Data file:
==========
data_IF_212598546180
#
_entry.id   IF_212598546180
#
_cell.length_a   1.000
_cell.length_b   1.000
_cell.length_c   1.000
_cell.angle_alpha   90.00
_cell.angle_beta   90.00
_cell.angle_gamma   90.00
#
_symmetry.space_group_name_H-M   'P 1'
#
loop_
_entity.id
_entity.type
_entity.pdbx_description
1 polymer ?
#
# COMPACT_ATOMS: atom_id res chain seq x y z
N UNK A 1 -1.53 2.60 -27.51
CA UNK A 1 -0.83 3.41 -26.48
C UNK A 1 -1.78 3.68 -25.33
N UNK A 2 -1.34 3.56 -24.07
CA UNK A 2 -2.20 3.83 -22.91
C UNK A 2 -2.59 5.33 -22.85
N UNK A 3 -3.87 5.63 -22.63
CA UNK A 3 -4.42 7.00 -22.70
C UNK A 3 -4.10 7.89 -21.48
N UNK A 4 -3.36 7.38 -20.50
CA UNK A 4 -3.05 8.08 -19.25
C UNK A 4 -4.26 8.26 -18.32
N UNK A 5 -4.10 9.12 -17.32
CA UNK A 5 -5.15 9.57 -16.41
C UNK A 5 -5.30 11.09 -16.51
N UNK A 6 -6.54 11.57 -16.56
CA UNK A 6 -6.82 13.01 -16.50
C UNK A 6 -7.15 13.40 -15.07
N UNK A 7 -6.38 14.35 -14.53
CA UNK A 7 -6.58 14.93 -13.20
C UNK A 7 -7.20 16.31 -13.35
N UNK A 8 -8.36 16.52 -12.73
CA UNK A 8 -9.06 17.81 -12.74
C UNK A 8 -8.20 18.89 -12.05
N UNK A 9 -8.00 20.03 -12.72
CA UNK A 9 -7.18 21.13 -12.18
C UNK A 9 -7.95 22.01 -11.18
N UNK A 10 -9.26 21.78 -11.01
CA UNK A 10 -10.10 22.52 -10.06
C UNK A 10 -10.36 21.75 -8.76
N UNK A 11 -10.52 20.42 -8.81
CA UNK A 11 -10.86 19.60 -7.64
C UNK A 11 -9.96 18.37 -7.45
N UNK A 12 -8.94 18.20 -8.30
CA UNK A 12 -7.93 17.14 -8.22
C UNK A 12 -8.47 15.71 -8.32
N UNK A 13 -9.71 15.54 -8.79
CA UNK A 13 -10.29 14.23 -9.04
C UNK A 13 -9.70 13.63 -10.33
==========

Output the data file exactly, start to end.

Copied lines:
data_IF_212598546180
#
_entry.id   IF_212598546180
#
_cell.length_a   1.000
_cell.length_b   1.000
_cell.length_c   1.000
_cell.angle_alpha   90.00
_cell.angle_beta   90.00
_cell.angle_gamma   90.00
#
_symmetry.space_group_name_H-M   'P 1'
#
loop_
_entity.id
_entity.type
_entity.pdbx_description
1 polymer ?
#
# COMPACT_ATOMS: atom_id res chain seq x y z
N UNK A 1 -1.53 2.60 -27.51
CA UNK A 1 -0.83 3.41 -26.48
C UNK A 1 -1.78 3.68 -25.33
N UNK A 2 -1.34 3.56 -24.07
CA UNK A 2 -2.20 3.83 -22.91
C UNK A 2 -2.59 5.33 -22.85
N UNK A 3 -3.87 5.63 -22.63
CA UNK A 3 -4.42 7.00 -22.70
C UNK A 3 -4.10 7.89 -21.48
N UNK A 4 -3.36 7.38 -20.50
CA UNK A 4 -3.05 8.08 -19.25
C UNK A 4 -4.26 8.26 -18.32
N UNK A 5 -4.10 9.12 -17.32
CA UNK A 5 -5.15 9.57 -16.41
C UNK A 5 -5.30 11.09 -16.51
N UNK A 6 -6.54 11.57 -16.56
CA UNK A 6 -6.82 13.01 -16.50
C UNK A 6 -7.15 13.40 -15.07
N UNK A 7 -6.38 14.35 -14.53
CA UNK A 7 -6.58 14.93 -13.20
C UNK A 7 -7.20 16.31 -13.35
N UNK A 8 -8.36 16.52 -12.73
CA UNK A 8 -9.06 17.81 -12.74
C UNK A 8 -8.20 18.89 -12.05
N UNK A 9 -8.00 20.03 -12.72
CA UNK A 9 -7.18 21.13 -12.18
C UNK A 9 -7.95 22.01 -11.18
N UNK A 10 -9.26 21.78 -11.01
CA UNK A 10 -10.10 22.52 -10.06
C UNK A 10 -10.36 21.75 -8.76
N UNK A 11 -10.52 20.42 -8.81
CA UNK A 11 -10.86 19.60 -7.64
C UNK A 11 -9.96 18.37 -7.45
N UNK A 12 -8.94 18.20 -8.30
CA UNK A 12 -7.93 17.14 -8.22
C UNK A 12 -8.47 15.71 -8.32
N UNK A 13 -9.71 15.54 -8.79
CA UNK A 13 -10.29 14.23 -9.04
C UNK A 13 -9.70 13.63 -10.33